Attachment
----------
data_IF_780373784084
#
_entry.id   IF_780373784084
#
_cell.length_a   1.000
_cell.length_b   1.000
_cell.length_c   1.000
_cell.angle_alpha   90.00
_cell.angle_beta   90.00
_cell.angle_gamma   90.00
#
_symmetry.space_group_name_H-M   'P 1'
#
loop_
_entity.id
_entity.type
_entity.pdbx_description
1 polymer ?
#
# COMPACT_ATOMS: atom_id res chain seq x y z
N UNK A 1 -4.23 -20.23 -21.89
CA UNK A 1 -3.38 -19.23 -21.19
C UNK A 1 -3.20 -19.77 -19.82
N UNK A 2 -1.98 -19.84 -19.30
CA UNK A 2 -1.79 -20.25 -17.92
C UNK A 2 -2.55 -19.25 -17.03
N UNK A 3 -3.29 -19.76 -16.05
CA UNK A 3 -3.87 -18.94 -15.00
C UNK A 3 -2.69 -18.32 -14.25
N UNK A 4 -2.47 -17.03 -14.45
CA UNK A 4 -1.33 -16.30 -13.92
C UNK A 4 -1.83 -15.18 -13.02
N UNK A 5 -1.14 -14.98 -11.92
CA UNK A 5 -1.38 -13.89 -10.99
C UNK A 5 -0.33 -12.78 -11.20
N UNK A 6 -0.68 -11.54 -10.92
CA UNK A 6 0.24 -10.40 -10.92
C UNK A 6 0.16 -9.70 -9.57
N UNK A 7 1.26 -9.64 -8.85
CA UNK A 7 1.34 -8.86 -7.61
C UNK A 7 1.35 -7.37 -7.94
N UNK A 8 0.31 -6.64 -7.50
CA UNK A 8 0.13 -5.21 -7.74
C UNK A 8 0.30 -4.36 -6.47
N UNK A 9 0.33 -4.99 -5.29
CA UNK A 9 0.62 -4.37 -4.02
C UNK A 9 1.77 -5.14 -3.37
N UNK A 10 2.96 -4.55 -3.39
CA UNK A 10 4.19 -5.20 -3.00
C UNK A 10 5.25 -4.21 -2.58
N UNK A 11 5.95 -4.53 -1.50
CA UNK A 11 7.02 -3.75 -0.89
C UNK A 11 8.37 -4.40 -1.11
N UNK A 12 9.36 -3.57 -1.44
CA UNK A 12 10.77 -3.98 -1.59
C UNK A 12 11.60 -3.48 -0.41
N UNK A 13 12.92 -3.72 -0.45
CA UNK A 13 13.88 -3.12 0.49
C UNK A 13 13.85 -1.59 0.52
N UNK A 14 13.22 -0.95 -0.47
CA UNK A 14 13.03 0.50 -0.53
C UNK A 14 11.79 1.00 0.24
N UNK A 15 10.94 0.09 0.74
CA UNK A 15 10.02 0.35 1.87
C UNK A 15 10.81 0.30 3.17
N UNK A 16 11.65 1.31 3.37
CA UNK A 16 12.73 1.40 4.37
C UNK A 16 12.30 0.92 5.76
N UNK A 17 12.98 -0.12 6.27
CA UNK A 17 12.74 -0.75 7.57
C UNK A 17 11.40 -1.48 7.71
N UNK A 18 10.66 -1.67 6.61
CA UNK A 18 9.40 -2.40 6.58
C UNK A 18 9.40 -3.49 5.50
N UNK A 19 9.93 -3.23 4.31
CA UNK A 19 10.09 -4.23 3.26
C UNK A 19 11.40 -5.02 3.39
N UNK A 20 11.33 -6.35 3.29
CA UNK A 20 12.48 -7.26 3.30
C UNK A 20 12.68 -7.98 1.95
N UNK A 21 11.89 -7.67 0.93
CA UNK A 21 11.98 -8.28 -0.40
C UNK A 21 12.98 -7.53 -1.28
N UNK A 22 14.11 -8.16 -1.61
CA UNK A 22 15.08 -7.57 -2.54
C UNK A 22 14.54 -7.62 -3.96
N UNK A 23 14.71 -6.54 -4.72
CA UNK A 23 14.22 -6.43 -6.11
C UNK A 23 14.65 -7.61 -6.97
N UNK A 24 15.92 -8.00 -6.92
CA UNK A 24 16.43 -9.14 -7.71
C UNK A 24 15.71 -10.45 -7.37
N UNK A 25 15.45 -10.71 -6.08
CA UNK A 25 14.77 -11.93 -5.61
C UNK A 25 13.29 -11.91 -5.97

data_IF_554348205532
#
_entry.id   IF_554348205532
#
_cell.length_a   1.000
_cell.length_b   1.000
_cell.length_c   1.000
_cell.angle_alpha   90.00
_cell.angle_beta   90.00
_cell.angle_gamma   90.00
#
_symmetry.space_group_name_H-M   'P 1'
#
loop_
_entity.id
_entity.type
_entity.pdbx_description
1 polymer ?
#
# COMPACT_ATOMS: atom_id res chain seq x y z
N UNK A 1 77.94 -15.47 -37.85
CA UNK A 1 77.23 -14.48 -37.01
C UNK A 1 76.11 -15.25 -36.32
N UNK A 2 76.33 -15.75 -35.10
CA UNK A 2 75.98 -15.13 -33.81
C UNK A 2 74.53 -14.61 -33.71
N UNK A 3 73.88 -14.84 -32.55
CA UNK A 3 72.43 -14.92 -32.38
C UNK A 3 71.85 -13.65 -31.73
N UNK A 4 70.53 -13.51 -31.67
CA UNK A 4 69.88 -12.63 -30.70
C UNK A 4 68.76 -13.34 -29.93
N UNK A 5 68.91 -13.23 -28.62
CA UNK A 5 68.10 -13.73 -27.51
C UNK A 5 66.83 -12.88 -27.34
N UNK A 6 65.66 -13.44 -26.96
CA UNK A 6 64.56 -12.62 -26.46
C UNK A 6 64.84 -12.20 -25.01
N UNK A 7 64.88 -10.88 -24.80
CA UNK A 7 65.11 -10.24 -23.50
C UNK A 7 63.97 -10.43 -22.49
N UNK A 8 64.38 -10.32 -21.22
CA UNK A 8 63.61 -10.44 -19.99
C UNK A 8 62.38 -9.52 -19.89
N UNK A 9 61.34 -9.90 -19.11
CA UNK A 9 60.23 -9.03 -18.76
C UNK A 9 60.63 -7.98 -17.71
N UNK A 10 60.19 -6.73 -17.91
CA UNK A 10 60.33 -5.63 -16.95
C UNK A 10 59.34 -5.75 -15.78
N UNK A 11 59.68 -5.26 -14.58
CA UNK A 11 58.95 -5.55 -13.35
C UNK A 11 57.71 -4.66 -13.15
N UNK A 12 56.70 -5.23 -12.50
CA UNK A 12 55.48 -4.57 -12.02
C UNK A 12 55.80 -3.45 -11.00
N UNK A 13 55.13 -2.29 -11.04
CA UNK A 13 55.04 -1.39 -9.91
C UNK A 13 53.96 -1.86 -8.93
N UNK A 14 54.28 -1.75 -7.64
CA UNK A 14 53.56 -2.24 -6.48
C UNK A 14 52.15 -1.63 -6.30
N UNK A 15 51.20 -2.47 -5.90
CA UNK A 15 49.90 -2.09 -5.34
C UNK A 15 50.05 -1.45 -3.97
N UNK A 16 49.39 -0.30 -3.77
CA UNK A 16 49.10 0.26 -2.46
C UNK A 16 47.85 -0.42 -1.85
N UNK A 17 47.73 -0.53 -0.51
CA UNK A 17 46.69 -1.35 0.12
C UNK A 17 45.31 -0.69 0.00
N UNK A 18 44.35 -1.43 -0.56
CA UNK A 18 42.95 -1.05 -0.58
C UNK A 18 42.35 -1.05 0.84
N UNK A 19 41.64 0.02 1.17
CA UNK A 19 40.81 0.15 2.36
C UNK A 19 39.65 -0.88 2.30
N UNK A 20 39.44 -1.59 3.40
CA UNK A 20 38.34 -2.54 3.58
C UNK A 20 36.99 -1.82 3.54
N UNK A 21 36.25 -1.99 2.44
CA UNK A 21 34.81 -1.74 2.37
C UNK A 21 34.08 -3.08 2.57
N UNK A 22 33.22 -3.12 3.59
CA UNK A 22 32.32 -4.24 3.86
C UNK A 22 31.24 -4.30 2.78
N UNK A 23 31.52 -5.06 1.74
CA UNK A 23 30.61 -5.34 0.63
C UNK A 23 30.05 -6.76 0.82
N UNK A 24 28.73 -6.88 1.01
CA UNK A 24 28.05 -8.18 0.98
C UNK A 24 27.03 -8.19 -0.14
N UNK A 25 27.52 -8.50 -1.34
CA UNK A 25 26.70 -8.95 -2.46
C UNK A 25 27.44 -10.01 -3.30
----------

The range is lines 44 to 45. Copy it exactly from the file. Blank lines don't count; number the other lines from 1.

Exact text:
C UNK A 8 0.30 -4.36 -6.47
N UNK A 9 0.33 -4.99 -5.29